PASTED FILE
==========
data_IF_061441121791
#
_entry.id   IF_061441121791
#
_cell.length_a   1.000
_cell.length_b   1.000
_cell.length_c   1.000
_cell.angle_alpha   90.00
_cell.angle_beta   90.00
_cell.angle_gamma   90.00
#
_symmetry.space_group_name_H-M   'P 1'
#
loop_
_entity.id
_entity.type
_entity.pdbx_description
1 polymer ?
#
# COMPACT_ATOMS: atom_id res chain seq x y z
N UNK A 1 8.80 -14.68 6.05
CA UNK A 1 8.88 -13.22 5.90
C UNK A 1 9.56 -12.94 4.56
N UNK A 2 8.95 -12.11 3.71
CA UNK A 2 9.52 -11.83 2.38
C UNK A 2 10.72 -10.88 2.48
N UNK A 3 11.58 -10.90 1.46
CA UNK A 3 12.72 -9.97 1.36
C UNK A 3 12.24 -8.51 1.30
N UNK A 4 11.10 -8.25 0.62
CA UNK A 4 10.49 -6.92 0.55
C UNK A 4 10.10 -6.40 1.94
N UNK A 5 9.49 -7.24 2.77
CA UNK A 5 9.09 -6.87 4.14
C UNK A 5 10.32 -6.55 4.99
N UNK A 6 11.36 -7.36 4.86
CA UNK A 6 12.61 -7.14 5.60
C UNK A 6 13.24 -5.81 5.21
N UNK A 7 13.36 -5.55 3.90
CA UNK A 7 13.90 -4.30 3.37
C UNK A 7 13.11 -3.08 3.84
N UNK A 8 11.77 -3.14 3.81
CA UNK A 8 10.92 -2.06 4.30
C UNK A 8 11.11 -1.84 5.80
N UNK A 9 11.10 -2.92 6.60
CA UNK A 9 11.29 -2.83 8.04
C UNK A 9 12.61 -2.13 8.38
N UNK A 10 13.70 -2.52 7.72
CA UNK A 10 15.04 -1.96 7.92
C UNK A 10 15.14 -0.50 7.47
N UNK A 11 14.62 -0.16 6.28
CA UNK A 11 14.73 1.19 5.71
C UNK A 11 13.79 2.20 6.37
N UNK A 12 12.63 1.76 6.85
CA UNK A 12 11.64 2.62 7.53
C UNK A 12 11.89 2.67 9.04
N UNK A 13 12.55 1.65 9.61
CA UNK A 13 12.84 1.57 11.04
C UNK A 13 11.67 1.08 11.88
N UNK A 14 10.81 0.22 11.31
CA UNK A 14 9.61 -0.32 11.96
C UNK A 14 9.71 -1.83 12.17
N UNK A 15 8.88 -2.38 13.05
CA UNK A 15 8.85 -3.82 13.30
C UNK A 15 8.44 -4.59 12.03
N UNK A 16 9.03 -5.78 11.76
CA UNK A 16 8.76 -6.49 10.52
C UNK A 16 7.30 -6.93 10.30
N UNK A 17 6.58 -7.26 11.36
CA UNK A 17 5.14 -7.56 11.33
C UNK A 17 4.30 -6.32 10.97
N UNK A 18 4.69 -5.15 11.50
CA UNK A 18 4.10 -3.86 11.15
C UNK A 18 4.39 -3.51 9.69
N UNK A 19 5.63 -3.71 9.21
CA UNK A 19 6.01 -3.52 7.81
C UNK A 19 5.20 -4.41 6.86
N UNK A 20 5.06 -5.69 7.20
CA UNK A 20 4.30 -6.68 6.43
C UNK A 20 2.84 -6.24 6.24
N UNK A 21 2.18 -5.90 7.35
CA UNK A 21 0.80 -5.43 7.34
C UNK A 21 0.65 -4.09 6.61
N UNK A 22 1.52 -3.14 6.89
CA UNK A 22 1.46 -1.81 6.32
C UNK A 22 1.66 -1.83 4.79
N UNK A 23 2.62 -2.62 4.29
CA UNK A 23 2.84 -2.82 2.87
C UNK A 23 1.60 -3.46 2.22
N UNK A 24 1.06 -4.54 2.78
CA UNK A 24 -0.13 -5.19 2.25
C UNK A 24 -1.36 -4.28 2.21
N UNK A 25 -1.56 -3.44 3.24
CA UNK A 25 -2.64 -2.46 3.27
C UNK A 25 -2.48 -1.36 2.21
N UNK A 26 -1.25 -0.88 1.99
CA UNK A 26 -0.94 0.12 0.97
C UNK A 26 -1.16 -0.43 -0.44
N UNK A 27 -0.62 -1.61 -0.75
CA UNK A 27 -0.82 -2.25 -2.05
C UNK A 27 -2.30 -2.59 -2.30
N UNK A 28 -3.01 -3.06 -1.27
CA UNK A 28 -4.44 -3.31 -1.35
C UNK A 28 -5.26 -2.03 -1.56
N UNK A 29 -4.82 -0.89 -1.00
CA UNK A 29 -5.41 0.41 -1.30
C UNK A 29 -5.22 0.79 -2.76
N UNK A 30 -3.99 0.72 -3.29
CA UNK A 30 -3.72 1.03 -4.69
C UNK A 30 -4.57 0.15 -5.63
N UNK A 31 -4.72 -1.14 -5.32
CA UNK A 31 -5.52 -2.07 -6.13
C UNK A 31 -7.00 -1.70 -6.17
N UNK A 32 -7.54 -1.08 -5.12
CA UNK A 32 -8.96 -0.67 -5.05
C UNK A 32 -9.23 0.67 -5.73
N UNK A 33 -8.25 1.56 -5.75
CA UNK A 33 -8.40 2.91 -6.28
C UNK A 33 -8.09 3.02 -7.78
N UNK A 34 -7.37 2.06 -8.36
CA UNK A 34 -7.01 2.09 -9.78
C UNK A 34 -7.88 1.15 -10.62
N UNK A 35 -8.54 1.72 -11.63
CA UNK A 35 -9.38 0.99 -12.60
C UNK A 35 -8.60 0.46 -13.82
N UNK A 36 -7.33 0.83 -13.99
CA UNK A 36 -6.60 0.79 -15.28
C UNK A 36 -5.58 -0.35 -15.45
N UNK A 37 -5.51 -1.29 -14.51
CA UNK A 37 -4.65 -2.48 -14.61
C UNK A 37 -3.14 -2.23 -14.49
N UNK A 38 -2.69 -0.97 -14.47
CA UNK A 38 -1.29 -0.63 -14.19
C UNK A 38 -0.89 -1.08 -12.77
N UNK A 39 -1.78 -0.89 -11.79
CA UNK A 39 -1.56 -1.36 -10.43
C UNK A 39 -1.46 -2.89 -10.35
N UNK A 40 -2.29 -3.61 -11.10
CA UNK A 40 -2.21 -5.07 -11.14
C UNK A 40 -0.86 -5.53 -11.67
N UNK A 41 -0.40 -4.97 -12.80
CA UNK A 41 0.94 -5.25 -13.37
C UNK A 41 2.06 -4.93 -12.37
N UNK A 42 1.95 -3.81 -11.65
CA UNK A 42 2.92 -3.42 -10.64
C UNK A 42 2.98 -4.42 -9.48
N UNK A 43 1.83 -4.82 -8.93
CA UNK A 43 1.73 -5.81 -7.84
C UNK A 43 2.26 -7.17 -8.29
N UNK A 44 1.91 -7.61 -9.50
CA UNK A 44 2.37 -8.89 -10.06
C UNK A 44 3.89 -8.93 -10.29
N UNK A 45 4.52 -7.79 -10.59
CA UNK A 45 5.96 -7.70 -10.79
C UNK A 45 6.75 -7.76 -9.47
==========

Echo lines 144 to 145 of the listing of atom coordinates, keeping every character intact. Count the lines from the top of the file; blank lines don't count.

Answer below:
N UNK A 42 1.95 -3.81 -11.65
CA UNK A 42 2.92 -3.42 -10.64